FACTS & ALLEGATIONS
Plaintiffs Gene Simpson, 70s, and his wife Donna, 50s, were co-owners of two parking facilities near Los Angeles Airport called Auto Airport Parking. In 2001, they retained the legal services of Paciﬁc Palisades attorney Ronald S. Barak to represent them in two separate unlawful detainer actions relating to eviction proceedings that had been commenced against them by their landlord, Kilroy Realty. (Barak had previously represented them in other litigation matters.)
Barak entered a cross-complaint against Kilroy Realty. The ﬁrst unlawful detainer action proceeded to trial and a tentative decision in favor of the Simpsons was issued; having the second unlawful retainer action pending. Shortly after the tentative decision was issued, the Simpsons and Kilroy began talking settlement.
The Simpsons had signed an hourly fee agreement with Barak on Feb. I4, 2001, at a rate of S400 per hour. Barak originally estimated the cost of litigation to be $l50.000. He did not produce a signed copy of the retainer agreement with his signature. The Simpsons continued to pay him on a monthly billing basis until they ran out of cash.
During the litigation, the Simpsons claimed that they continuously told Barak that they could not afford his fees and requested that he slow down his rapid billing pace. Summaries of his billing records indicated that he spent 23 hours preparing a two-page motion in limine, 150 hours preparing a 113-page trial brief, 70 hours preparing a motion for summary judgment (that was never filed) and 32 hours preparing a motion for attorney fees before judgment was entered. Barak charged for secretarial overtime. billing the Simpsons a total of $19,000 for his secretaries’ services. Barak also billed the Simpsons for his associate’s time, and at the associate‘s standard billing rate, when the associate was merely acting as a messenger. The ﬁling of one document in court cost the Simpsons $570 in legal fees. ln total, Barak billed them nearly $1.4 million in hourly fees, costs, and interest charges.
On April 25. 2002, Barak and the Simpsons entered into a contingency agreement. The Simpsons claimed they were pressured into it after receiving repeated phone calls over the course of several days at their residence regarding the agreement, which did not include a provision for a credit. Pursuant to a fine-print clause in the Simpsons‘ bills, Barak began “discounting” the fees attributable to his associate‘s time. However, the discount was actually a contingency charge: Barak had structured it so that should the client receive a settlement, then the discounted amount would be doubled and charged back to the client in the form of hourly fees. Barak discounted a total of $98,000 in fees and after the case settled, claimed that the “discount” reverted to a charge twice that amount, or $196,000.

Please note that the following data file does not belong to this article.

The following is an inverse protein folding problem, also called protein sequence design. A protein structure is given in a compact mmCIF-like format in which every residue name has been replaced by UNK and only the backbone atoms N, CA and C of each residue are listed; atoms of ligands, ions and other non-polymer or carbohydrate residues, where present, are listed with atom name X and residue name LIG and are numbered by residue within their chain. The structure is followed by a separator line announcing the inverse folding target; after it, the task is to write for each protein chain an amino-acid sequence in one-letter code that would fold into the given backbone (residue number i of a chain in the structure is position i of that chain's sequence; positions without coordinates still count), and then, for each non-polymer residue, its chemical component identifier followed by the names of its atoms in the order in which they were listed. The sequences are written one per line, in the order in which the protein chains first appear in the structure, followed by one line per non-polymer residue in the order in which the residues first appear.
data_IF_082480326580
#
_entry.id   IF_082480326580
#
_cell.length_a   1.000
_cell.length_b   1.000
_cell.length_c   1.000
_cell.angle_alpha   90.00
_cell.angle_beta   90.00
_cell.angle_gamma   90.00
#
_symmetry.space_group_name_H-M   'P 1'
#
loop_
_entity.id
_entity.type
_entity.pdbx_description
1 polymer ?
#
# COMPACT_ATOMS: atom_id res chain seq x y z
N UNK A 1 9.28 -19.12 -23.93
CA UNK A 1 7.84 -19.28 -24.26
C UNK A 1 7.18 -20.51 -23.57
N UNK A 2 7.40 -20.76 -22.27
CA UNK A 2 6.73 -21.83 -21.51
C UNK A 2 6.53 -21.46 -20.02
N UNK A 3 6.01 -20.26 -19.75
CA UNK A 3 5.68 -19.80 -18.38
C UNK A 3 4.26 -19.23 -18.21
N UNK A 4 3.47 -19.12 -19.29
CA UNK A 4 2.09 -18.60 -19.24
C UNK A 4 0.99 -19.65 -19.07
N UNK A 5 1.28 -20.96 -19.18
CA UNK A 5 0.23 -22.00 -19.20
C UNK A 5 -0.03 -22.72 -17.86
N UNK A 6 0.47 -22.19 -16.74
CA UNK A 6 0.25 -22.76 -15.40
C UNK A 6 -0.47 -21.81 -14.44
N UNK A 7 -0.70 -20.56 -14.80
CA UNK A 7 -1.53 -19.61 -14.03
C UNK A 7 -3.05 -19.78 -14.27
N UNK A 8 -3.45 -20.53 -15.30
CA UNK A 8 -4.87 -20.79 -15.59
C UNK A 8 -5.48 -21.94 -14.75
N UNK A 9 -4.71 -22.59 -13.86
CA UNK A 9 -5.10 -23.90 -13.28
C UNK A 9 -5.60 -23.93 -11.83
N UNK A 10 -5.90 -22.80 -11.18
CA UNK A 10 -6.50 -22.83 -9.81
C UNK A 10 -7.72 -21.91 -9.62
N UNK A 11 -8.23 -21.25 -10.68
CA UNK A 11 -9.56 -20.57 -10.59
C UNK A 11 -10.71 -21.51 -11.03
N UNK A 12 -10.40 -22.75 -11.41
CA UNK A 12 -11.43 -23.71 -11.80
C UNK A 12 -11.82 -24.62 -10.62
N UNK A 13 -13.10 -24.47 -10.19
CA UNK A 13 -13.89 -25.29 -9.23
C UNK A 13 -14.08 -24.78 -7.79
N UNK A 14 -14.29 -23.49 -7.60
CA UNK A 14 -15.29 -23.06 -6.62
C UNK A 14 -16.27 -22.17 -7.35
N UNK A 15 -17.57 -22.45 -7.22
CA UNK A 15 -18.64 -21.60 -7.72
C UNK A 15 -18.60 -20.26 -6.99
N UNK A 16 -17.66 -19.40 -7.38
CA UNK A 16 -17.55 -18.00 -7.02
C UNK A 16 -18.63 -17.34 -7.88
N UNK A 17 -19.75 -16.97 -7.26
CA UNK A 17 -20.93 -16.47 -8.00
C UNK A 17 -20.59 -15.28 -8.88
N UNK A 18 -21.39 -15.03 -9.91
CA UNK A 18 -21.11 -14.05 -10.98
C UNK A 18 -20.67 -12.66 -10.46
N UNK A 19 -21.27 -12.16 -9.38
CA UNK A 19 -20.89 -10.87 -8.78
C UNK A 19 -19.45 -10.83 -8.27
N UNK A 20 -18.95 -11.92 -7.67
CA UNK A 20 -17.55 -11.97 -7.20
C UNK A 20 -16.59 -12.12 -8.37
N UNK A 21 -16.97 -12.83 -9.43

Two-and-a-half months alter the Simpsons signed the contingency agreement, Kilroy agreed to pay the Simpsons $2.3 million to vacate the premises. Aﬂer the settlement was reached, Barak claimed he was entitled to 40% of the $2.2 million settlement, or $92o,ooo plus $1.4 million in past due hourly fees, costs, and interest.
In July 2002, the Simpsons sought legal counsel and initiated the instant action for legal malpractice, claiming Barak’s hourly fees and charges were unreasonable and that the contingency agreement was unconscionable and violated California statutes. The Simpsons further claimed that Barak failed to investigate and timely tender a claim with the Simpson’s business insurance that would have covered the defense of the unlawful detainer actions. (Barak and his counsel ﬁled a motion to compel arbitration on the grounds that the agreement was binding and reasonable; hence the references to the parties herein as claimants and respondents).
In their complaint, the Simpsons contended that the hourly fee agreement was void and unenforceable because Barak did not sign the agreement, as required by Business and Professions Code § 6148. The clients contended the contingency fee agreement was void and unenforceable because it did not contain the statement that “fees are negotiable and not set by law” as required by Business and Professions Code §6 I47, that it was unconscionable and that it was not a fair and reasonable transaction. The Simpsons requested the immediate release of undisputed funds held in the client trust and return of their ﬁles. Barak countered that all his fees and costs were reasonable. He contended that it was the Simpsons’ idea to enter into a contingency agreement and that he was resistant to the idea. Barak contended that the contingency agreement was a valid and binding agreement. Barak further contended that it was a surprise to him when Kilroy began settlement discussions in the seven-figure range. As to the Simpsons‘ claim that Barak was negligent for failing to investigate whether such coverage existed.,he contended that he asked the Simpsons whether their insurance policy covered wrongful detainer actions, but the Simpsons told him it did not and they refused to provide him with a copy of the policy.
The plaintiffs sought the release of settlement funds and the return of their ﬁles.
RESULT In October 2003, Judge Olson awarded $2.55 million, including attorney fees, costs, and related interest charges and penalties, against attorney Barak.